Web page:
A thriller from start to finish, the 2009/10 season in Bosnia and Herzegovina saw FK Željezničar eventually outpace NK Široki Brijeg and FK Borac Banja Luka in the race for the title with a game to go, though Borac had already prevailed in the Bosnian Cup final.
Champions: FK Željezničar
The title returned to the Grbavica stadium after an eight-year absence as Željezničar's most successful coach, Amar Osim, came in from the cold. Osim won the 2001 and 2002 titles with Željo, as well as cups in 2001 and 2003, but left to join his father, trainer Ivica Osim, in Japan following his dismissal in 2003. Fifth at the end of the autumn campaign, a 2-0 win at Široki Brijeg in their second game of the spring ended their opponents' unbeaten home record and started 1971/72 Yugoslavian champions march to their fourth post-independence title.
Cup final: FK Borac Banja Luka 1-1, 2-2 FK Željezničar (agg: 3-3, Borac win on away goals)
Borac wilted at the last to drop to third in the table, but they had already secured their first cup success since beating FK Crvena Zvezda 1-0 in the 1987/88 Yugoslavian Cup final. In the first leg Borac led through a tenth-minute Ljubiša Vukelja goal only for Edin Višća to reply. At the Grbavica stadium, Miroslav Stevanović gave them a sixth-minute lead before Saša Kajkut made it 2-0 before the break. The scores were level within ten minutes of the restart as Višća (49) and Mirsad Bešlija (55) replied for the hosts, but Borac held on for an away-goals triumph, as the demons of their 2003/04 final shoot-out defeat by FK Modriča were exorcised.
Fk Željezničar – UEFA Champions League second qualifying round
FK Borac Banja Luka – UEFA Europa League second qualifying round
NK Široki Brijeg – UEFA Europa League first qualifying round
NK Zrinjski – UEFA Europa League first qualifying round
*Subject to final confirmation from UEFA
Player of the year: Samir Bekrić (FK Željezničar)
The official 2009 awards handed Bosnia and Herzegovina's best player prize to VfL Wolfsburg's Edin Džeko, while FK Velež midfielder Amir Osmanagić was the top star in the national league. The widespread choice to take the latter award at the end of this year is 26-year-old midfielder Bekrić, after playing in all 39 of his side's league and cup games, scoring 15, setting up 15 more and receiving just one booking in the process.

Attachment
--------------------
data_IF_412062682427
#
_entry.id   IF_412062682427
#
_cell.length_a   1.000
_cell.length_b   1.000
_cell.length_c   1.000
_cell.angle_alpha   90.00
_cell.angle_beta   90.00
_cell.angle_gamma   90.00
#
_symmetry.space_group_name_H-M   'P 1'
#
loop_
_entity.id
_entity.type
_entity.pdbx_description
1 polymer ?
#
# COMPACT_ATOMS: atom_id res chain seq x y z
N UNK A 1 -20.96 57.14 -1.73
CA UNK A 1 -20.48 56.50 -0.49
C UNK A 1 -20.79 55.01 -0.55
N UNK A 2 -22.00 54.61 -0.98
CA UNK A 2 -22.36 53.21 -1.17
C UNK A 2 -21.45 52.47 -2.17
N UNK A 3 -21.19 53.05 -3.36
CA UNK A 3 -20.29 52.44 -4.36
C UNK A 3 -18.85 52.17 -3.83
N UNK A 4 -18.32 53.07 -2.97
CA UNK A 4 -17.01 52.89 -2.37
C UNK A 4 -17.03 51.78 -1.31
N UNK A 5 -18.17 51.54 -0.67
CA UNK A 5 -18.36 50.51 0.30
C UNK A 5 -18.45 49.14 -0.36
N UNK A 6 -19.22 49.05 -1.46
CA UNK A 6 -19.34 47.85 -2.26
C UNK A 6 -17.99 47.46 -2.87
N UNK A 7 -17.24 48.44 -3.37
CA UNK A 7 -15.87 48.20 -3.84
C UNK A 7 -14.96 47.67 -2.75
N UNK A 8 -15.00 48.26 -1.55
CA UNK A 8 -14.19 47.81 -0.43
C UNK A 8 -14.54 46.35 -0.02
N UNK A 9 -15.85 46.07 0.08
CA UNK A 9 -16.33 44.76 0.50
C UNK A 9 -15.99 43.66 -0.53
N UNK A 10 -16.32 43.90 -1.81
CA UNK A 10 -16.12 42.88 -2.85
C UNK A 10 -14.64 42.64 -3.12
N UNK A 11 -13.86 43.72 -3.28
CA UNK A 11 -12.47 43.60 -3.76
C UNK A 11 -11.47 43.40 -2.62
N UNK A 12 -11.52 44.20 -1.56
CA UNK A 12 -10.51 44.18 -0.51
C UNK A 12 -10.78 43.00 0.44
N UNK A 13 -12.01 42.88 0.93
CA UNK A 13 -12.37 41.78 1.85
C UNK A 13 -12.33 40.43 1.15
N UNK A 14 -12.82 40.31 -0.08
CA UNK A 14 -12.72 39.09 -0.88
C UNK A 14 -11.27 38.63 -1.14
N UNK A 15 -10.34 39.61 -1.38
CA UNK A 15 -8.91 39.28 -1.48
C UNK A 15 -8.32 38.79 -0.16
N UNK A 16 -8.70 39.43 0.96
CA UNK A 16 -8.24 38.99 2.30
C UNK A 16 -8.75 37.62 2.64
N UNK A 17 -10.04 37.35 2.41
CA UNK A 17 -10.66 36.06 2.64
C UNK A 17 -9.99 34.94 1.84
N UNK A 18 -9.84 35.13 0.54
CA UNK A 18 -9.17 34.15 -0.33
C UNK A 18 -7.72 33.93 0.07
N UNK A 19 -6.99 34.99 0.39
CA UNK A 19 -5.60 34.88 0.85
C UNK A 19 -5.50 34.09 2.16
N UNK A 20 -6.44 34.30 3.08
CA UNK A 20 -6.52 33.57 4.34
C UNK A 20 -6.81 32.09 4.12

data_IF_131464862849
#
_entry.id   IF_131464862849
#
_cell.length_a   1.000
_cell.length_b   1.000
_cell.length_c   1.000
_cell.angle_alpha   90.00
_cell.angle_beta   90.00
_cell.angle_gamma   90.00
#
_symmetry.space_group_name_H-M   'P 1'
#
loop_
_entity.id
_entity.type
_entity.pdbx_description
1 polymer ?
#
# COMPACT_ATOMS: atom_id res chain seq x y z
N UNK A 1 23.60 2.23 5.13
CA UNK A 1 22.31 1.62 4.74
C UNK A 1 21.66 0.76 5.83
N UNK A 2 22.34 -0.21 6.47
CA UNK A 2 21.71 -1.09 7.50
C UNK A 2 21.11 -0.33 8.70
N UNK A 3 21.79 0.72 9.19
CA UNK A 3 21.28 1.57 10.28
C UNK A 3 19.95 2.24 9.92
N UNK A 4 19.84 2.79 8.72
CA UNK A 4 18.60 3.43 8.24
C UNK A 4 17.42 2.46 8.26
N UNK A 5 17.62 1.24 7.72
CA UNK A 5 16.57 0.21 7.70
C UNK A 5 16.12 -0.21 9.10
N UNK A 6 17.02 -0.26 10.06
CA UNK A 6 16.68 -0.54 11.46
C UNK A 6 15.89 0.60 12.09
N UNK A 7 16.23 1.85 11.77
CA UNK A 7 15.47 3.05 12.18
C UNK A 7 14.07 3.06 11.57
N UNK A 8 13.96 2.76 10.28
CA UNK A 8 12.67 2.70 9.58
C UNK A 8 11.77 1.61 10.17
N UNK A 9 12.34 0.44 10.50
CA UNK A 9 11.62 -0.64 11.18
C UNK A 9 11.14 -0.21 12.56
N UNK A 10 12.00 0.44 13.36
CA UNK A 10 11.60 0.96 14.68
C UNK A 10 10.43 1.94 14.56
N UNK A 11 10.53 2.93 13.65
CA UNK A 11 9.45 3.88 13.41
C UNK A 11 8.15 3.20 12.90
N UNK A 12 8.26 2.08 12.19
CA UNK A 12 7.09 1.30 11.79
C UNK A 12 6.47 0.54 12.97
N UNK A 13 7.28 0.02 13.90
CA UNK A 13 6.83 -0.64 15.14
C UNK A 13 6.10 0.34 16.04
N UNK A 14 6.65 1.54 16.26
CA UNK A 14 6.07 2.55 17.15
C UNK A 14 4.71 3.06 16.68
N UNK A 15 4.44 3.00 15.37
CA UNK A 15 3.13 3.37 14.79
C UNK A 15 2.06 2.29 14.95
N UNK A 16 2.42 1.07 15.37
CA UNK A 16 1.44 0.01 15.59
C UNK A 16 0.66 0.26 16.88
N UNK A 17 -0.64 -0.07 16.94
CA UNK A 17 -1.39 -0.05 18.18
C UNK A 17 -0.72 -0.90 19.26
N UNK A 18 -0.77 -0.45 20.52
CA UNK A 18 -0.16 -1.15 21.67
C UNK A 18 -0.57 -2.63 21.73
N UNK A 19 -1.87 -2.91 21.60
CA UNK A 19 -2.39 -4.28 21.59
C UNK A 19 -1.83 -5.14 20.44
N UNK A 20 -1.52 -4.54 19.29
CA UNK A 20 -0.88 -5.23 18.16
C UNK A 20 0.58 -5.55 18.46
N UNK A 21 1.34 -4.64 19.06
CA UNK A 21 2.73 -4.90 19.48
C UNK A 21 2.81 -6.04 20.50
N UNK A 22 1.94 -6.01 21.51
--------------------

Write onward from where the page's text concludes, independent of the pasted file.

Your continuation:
One to watch: Ibrahim Šehić (FK Željezničar)
The youngest captain in the league, as well as in the history of his club, 21-year-old Šehić conceded fewer goals than any regular goalkeeper in the league – 21 – and was the only locally-based player to be named in Safet Sušič's Bosnia and Herzegovina squad for the recent friendlies against Sweden and Germany. A favourite with Željezničar fans, he is also No1 for the national Under-21 selection.
Surprise package: FK Olimpik Sarajevo
Established in 1993, Olimpik are the top tier's youngest club, but after being relegated from the Premijer Liga twice, they came back with a bang this season, finishing in sixth place, despite playing their home games at Željezničar's Grbavica stadium and the capital's Asim Ferhatović Hase stadium while their home ground in Otoka is under reconstruction.
Leading scorer: Fedja Dudić, NK Travnik (16)
Relegated: FK Modriča, FK Laktaši
Promoted: FK Budućnost Banovići, FK Drina Zvornik
The lowest attendance for an FK Sarajevo v Željezničar game was set in the clubs' 95th derby was staged behind closed doors at the Asim Ferhatović Hase stadium this season; 55,000 showed up for the clubs' 44th meeting at the same ground on 10 March 1982, the fixture's highest recorded attendance.
"We have waited for a long time, a full eight years, to come back to the top and we expect to stay here for a long time. Željezničar will play a significant role in the Premijer Liga of Bosnia and Herzegovina in the coming seasons."
Željezničar coach Osim sends out a warning.
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